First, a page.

The mass is starting to wear through the skin.

Under anesthesia and beginning the surgical clip and sterile prep.

In preparing for Kayla's surgery there were a few important things to address before we decided surgery was her next best option. She had a complete blood work done. THIS ALWAYS includes urine. Turns out Kayla had a urinary tract infection. She was placed on antibiotics for two weeks before we did her surgery.

Kayla also had pre-op full thoracic radiographs. IF she had evidence of metastasis to her lungs her prognosis would have been affected negatively. We take thoracic radiographs to look for the soft tissue structures that indicate a presence of a structure that should not be in the lungs. The lungs are supposed to be black (air filled) and if we see patches of round white areas it can be evidence of the cancer spreading. There is also a belief that the anesthesia is immuno-suppressive and can also "turn on" the cancer cells, and therefore, speed up the spread and/or growth of the tumor cells. All of these are critical discussions to have with your vet.

 I like to use the laser because it cuts very quickly, has minimal bleeding and gives me a quicker recovery. It is more expensive but between the cost of the laser and the decreased surgical time they about balance each other out.

TAH-DAH! Removed!

Thankfully Kayla had enough skin to close the incision after the mass was removed.
For pets with large masses, or in areas with little extra skin this can be a huge problem.
ALWAYS have an exit strategy when you start your surgeries!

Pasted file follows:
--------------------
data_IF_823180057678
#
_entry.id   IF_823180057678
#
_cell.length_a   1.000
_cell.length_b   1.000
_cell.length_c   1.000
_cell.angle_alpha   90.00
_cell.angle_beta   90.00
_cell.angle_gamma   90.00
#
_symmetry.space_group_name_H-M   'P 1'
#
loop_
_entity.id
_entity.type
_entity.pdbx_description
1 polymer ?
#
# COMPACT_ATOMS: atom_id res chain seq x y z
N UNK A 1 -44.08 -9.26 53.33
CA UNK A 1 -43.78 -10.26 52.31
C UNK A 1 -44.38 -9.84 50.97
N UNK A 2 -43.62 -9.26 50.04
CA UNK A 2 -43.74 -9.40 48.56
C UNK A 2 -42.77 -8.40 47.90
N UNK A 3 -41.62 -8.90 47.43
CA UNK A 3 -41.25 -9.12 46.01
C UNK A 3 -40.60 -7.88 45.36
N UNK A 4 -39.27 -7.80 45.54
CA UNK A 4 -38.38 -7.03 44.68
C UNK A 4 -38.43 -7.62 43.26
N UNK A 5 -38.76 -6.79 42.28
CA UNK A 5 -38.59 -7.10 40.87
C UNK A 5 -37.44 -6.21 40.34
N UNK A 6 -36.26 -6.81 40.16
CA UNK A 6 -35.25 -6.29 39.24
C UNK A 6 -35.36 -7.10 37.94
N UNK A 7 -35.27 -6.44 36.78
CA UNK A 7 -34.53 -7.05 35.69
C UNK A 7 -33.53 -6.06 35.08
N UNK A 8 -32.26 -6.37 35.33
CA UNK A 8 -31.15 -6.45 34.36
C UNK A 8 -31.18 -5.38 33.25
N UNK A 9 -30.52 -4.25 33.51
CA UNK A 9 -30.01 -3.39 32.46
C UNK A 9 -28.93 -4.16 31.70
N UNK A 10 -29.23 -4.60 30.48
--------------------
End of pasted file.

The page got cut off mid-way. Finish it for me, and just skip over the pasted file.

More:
Waking up.

One week post-op..
Incision healing well, very happy parents.

And still Kayla doesn't look worried.

And me, well, I go home, go for long walks with the kids,, the dogs,, and the cats, drink a glass of wine, and then worry about my family ruining my profile pictures.


  1. Replies
    1. Thank You!! Sometimes fate and luck are on your side..

      Thanks for reading and for leaving me a comment,,the world is always a nicer place to live when we all congratulate each other!

      ;-) Krista

  2. Aw, great work! Kayla is one lucky dog to have equally wonderful parents and her vet. I'm new to your blog, but am LOVING it so far. I am a proud mommy to two crazy Cairns, and I'm obsessed with all things dog safety, health, fun, etc. I am about to start law school, and I would love to do pro bono work for animal rescues and shelters. I was never the science-type, but do wish I could have been for the sake of becoming a vet. But, I'll stick to animal mommy, and advocate for all animals :)

    1. Thank You!! for reading.

      Oddly, I had a tough time deciding between law school (so I could focus on changing laws for animal welfare) and vet school,. I haven't yet completely abandoned the idea of going back to school, but maybe i just need to find a lawyer with the same ideas?? HUH?? Interesting...

      Kisses to all of your babies! and very best of luck with school!

      Give me a call when you get out! We can take on the world together! (and you can save me three more years of books)..